Scimago Lab
powered by Scopus
call: +1.631.470.9640
Mon-Fri 10 am - 2 pm EST


Medical Science Monitor Basic Research


eISSN: 1643-3750

Controlled Decompression Attenuates Brain Injury in a Novel Rabbit Model of Acute Intracranial Hypertension

Haoxiang Guan, Can Zhang, Tao Chen, Jie Zhu, Shuo Yang, Longfei Shu, Wei Shen, Yuhai Wang

Department of Neurosurgery, 904TH Hospital of People’s Liberation Army (PLA), Wuxi Clinical College of Anhui Medical University, Wuxi, Jiangsu, China (mainland)

Med Sci Monit 2019; 25:9776-9785

DOI: 10.12659/MSM.919796

Available online:

Published: 2019-12-20


BACKGROUND: In the past, standard rapid decompressive craniectomy was used to alleviate the secondary damage caused by high intracranial pressure. Recent clinical studies showed that controlled decompression may have a better curative effect than rapid decompression. However, the effect on controlled decompression in animals is unclear.
MATERIAL AND METHODS: Totally 80 healthy male New Zealand rabbits were randomly divided into a sham group (n=20), a rapid decompression group (n=30), and a controlled decompression group (n=30). An intracranial hypertension model was induced by injecting saline into an epidural balloon catheter and reducing ICP slowly and gradually by use of a pressure pump. The model was evaluated and analyzed by general observations, imaging examination, ICP values, behavioral score, brain water content, Nissl staining, and caspase-3 protein detection.
RESULTS: The mortality rate was 36.7% (11/30) in the rapid group, 20% (6/30) in the controlled group, and 5% (1/20) in the sham group. The incidence of epidural hematoma in the controlled group was lower than in the rapid group (p<0.01). The ICP was significantly lower in the controlled group than in the rapid group (p<0.001), and the behavioral score in the rapid group was higher than in the controlled group (p<0.05). There was a marked difference in brain water content between the controlled group and the rapid group (p<0.01). Nissl staining demonstrated that the ratio of Nissl body in the controlled group was significantly higher than in the rapid group (p<0.01). WB detection showed the expression of Caspase-3 in the controlled group was lower than in the rapid group (p<0.05).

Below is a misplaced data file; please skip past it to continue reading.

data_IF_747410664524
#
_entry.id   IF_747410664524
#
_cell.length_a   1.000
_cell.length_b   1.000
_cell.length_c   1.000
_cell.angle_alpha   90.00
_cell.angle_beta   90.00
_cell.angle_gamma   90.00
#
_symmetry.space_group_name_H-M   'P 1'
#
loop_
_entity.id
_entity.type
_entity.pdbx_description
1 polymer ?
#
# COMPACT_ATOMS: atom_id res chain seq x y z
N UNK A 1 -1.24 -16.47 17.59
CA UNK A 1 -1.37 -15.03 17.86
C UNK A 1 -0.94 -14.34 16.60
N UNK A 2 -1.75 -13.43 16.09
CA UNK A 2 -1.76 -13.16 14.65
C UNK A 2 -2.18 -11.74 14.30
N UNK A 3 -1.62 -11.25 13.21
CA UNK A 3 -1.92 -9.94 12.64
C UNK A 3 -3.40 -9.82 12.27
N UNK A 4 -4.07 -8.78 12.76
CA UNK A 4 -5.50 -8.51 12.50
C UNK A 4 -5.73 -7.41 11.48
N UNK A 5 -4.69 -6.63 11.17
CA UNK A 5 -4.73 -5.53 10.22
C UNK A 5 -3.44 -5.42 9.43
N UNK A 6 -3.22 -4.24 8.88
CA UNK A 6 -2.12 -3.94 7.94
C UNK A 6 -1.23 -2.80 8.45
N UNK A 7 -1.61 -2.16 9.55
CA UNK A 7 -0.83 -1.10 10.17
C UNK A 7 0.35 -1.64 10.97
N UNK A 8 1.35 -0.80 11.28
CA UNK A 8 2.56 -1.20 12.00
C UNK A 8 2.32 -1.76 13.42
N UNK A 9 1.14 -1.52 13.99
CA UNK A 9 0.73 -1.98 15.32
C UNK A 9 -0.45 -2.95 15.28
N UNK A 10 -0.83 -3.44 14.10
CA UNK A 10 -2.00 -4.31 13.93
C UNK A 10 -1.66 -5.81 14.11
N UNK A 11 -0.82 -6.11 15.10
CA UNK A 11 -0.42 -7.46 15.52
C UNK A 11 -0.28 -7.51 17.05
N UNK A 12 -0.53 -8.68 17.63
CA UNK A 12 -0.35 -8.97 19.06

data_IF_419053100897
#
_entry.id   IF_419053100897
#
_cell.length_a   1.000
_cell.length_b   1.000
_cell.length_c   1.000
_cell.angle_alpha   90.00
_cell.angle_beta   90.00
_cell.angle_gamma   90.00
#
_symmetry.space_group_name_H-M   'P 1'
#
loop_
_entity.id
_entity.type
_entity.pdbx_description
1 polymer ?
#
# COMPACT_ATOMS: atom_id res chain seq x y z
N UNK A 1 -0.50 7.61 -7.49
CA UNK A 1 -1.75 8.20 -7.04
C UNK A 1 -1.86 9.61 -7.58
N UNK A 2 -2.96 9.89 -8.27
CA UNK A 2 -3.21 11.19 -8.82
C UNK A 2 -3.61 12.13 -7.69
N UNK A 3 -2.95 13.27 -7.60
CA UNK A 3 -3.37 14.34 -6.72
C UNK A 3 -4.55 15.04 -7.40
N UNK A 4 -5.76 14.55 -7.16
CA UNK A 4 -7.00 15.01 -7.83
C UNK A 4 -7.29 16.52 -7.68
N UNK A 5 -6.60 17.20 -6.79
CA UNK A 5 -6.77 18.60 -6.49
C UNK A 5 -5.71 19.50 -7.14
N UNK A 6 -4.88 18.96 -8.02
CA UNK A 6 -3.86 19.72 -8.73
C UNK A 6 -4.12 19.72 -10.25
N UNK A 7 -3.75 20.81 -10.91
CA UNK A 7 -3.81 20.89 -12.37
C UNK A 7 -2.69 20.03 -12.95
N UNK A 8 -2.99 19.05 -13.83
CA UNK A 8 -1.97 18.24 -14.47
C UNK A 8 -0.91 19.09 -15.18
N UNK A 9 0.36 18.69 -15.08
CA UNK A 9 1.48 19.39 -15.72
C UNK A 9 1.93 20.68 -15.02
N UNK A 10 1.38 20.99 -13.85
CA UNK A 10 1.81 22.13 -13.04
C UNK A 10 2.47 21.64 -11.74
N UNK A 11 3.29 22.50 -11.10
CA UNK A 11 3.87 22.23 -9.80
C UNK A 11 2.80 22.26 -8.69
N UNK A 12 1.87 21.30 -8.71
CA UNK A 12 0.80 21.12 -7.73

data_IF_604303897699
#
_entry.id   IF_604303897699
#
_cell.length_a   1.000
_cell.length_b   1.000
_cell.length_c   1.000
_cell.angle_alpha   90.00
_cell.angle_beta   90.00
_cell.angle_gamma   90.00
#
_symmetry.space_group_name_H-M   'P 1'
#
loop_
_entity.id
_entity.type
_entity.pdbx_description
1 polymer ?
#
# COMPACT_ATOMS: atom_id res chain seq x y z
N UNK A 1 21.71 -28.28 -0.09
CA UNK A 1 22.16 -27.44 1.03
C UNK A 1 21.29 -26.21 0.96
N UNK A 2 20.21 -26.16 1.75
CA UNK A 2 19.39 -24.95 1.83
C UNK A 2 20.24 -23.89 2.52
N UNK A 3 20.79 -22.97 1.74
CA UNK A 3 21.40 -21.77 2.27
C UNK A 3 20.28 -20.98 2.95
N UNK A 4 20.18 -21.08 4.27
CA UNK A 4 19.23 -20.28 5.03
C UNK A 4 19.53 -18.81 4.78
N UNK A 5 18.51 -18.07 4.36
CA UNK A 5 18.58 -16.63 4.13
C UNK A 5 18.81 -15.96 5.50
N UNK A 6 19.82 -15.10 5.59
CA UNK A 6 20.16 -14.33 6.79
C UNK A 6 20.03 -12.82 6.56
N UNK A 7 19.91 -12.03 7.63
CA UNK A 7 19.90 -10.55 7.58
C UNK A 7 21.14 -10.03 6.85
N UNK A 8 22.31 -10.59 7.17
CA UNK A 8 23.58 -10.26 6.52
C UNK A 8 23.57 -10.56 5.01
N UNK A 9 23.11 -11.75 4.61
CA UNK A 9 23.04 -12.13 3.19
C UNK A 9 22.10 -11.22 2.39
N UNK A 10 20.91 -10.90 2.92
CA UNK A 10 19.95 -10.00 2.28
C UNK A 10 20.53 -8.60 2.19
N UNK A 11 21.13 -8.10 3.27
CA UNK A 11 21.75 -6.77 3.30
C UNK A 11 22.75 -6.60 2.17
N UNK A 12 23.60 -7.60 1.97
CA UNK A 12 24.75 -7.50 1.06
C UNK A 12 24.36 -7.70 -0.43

CONCLUSIONS: The results show the advantages of use of controlled decompression with intracranial hypertension. The animal model we developed provides a platform for further research on controlled decompression.

Keywords: Decompression, decompressive craniectomy, Intracranial Hypertension, Models, Animal, Reperfusion Injury